- Abu Dhabi took advantage of low costs to spend during last recession
- Uncertainty of oil prices could see contract awards delayed in 2015
- Contractors say project costs have not lowered with crude prices
The effect of the global crude price on new oil and gas projects in the Middle East has been widely discussed in the region since the market started to fall in the summer of 2014.
Contractors fear that falling oil revenues will lead to governments in the GCC tightening their purse strings holding out on large spending commitments until some element of certainty returns to the oil markets.
A look into historical contract awards in Abu Dhabi, however, suggests that low crude prices have not had a negative impact on spending.
The pattern of spending in the regions second-biggest oil and gas projects market appears to have been counter-cyclical to the price of crude.
Brent crude prices were at record highs in 2008, peaking at more than $140 a barrel, while spending on UAE oil and gas projects hit an annual low of just over $1bn.
When the price crashed towards the end of 2008 and only slowly recovered in 2009, the UAE awarded a record $28.7bn on engineering, procurement and construction (EPC) contracts on oil and gas schemes, according to regional projects tracker MEED Projects.
At the time, oil analysts suggested Abu Dhabi National Oil Company (Adnoc) was taking advantage of lower project costs during the global recession. The state-owned oil producer was seen to be investing at the bottom of the market so that new production comes on stream as demand rises.
Projects awarded during the 2009/10 period include the $11bn Shah sour gas development, the $10bn Ruwais refinery expansion and the $11bn Integrated Gas Development, as well as the major Borouge 3 petrochemicals complex expansion.
Abu Dhabis oil and gas projects market then saw two quiet years in 2011 and 2012 as the crude price stabilised at $100-plus prices, but spending recovered someone in 2013 and 2014 driven by awards on major offshore oil field developments.
With global crude prices plummeting in the second half of 2014 and unlikely to return towards $100-a-barrel any time soon, the big question is whether Abu Dhabi will continue its trend of counter-cyclical spending.
There are two important differences between the oil price collapse in late 2008-09 and the current downcycle.
The former was caused by the global economic downturn weakening demand and there was a clear expectation that the price would pick up when major economies returned to growth. The current trough in prices is much more uncertain and few are forecasting a return to the $100-plus prices the oil industry enjoyed for the previous four years. Lower oil prices could be here to stay for the coming years.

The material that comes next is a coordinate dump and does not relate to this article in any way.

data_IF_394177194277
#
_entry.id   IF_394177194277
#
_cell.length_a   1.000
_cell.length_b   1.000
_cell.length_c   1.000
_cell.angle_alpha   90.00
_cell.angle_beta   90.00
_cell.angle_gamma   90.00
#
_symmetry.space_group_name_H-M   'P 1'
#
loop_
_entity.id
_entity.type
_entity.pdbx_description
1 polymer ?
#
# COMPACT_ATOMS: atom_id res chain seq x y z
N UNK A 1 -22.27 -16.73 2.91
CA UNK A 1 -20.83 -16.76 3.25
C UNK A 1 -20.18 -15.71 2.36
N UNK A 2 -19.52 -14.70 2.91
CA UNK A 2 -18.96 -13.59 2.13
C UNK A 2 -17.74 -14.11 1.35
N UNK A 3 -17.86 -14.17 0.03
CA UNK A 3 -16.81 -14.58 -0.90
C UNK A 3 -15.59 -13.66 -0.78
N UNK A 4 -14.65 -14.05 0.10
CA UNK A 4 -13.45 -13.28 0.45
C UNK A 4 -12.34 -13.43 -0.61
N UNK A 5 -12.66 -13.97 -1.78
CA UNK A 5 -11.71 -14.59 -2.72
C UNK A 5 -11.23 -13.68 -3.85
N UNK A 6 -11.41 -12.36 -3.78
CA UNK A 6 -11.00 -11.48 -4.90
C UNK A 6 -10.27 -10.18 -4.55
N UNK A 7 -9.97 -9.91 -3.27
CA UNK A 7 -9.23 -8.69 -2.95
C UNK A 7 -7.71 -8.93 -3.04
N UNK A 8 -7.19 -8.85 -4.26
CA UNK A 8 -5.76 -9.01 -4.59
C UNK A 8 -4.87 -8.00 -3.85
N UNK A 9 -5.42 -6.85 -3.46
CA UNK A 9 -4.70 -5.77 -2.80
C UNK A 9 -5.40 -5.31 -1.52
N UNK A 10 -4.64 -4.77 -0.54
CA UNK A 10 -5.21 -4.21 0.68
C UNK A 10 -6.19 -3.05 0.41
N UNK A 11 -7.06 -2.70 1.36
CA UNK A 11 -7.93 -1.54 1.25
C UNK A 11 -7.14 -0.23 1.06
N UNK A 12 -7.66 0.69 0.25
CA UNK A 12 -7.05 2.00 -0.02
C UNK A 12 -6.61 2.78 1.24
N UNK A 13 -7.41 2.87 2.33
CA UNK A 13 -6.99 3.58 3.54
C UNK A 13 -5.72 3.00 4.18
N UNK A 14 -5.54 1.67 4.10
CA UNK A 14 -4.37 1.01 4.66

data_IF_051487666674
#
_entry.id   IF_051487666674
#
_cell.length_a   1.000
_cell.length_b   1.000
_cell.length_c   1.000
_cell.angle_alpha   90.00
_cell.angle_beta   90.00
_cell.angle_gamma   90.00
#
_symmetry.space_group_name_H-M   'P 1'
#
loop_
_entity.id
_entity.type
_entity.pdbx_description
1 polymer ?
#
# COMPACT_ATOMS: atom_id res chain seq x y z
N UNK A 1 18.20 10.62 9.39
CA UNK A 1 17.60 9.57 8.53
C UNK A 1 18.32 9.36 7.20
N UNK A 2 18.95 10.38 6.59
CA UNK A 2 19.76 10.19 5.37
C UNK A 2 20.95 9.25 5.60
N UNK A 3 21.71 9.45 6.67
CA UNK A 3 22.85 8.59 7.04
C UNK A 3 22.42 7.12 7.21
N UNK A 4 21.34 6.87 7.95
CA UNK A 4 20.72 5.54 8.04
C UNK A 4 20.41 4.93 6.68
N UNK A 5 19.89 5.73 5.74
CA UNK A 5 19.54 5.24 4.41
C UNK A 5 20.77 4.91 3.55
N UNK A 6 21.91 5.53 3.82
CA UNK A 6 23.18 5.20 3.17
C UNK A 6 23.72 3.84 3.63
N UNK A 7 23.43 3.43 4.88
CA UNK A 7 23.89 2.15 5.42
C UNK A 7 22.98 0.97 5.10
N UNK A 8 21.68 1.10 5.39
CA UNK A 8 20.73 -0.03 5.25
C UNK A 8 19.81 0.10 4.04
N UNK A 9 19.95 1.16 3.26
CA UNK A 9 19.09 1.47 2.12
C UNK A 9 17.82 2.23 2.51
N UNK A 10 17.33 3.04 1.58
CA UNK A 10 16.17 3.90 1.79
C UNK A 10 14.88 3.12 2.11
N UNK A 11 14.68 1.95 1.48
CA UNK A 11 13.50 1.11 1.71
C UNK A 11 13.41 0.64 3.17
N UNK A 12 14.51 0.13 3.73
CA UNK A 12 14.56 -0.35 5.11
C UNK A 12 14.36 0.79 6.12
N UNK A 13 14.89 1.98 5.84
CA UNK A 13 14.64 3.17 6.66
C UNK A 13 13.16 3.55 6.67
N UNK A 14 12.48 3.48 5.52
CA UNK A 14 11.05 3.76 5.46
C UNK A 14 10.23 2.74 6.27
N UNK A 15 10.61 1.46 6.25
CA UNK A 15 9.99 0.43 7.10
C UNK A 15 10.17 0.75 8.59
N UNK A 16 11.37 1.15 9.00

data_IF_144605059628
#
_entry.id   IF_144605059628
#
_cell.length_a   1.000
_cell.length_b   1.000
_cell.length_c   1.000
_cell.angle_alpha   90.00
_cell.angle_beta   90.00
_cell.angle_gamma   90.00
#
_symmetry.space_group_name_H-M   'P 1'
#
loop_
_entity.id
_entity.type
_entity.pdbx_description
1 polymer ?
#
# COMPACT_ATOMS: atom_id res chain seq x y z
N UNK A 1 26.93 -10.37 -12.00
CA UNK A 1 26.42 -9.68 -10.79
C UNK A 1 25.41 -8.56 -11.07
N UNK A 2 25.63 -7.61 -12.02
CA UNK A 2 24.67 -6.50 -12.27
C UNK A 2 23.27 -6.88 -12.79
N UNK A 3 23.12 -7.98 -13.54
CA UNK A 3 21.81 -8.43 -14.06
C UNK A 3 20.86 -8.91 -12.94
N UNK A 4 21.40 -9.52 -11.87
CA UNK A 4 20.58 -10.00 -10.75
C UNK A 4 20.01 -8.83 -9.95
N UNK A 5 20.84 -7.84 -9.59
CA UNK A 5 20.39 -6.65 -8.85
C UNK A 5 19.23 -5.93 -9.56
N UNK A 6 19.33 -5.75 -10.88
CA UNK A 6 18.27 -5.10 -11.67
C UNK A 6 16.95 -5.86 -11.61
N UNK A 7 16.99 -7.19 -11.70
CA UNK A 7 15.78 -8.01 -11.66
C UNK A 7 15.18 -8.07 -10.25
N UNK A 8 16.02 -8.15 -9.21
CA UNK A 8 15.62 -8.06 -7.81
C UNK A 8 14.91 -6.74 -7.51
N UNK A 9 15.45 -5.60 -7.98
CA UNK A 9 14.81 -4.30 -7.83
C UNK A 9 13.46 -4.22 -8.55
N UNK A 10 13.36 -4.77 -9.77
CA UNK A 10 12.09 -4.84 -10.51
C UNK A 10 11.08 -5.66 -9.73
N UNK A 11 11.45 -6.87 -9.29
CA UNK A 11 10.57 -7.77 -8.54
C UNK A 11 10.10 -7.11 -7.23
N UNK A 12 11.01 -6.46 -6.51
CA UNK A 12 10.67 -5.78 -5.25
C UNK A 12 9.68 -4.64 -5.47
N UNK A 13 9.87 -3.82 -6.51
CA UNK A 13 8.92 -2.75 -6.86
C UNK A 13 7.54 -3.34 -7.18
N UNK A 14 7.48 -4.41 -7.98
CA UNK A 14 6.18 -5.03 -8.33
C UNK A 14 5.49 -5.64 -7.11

The second difference, according to contractors, is that the costs of delivering projects have not decreased significantly since the summer of 2014. Contractors for a major energy project in the UAE have been asked to take into account market conditions in the bid price, with the client looking for lower offers.
Crude prices are already climbing, so what if it goes over $120 a barrel in the period I am executing the job? Where do I go then to ask for compensation? one UAE-based contractor tells MEED.
The inputs to a projects cost are manpower, machine and materials, but these costs have not dropped. Manpower is the same, if not more. I think [the call for lower EPC bids] is a directive from the top, and it was sent down irrespective of how it would affect projects, the contractor adds.
Another contractor said he expects several major oil and gas projects in the UAE to have bid deadlines and tenders pushed back until some stability returns to the crude market.
Although there appears little chance of counter-cyclical boom in spending in 2015, there are several major projects that are scheduled to be awarded. The big upstream prize this year is the estimated $2bn Bab Integrated Facilities, while two major projects in Fujairah the new refinery and liquefied natural gas (LNG) terminal are also due to be awarded.
Abu Dhabi prepares for the upturn in 2009
MEED, 18 June 2009: By pushing ahead with its development plans, the emirate is also becoming the hottest market in the Gulf for contractors, with some engineering executives going as far as to warn that there may not be sufficient manpower in the country to keep up with the volume of work that Abu Dhabi has to offer.
Where in the first quarter nothing was happening, now they are coming out with so many tenders that it is hard to keep up, says the Middle East business development manager of one major international oil and gas contractor. Abu Dhabi is definitely the place to be.
The logic behind the number of projects now being implemented is pretty simple, says Craig MacMahon, analyst at UK oil and gas consultant Wood MacKenzie.
Overall costs on major developments are far lower than at the peak of the boom in 2008, and with long-term forecasts for oil demand and prices becoming more positive, investing at the bottom of the market so that new production can come on stream as demand rises makes sense. If you have the cash and you have a bullish view on how quickly the world is going to come out of this recession, this is about the best time to invest, says MacMahon. Read more.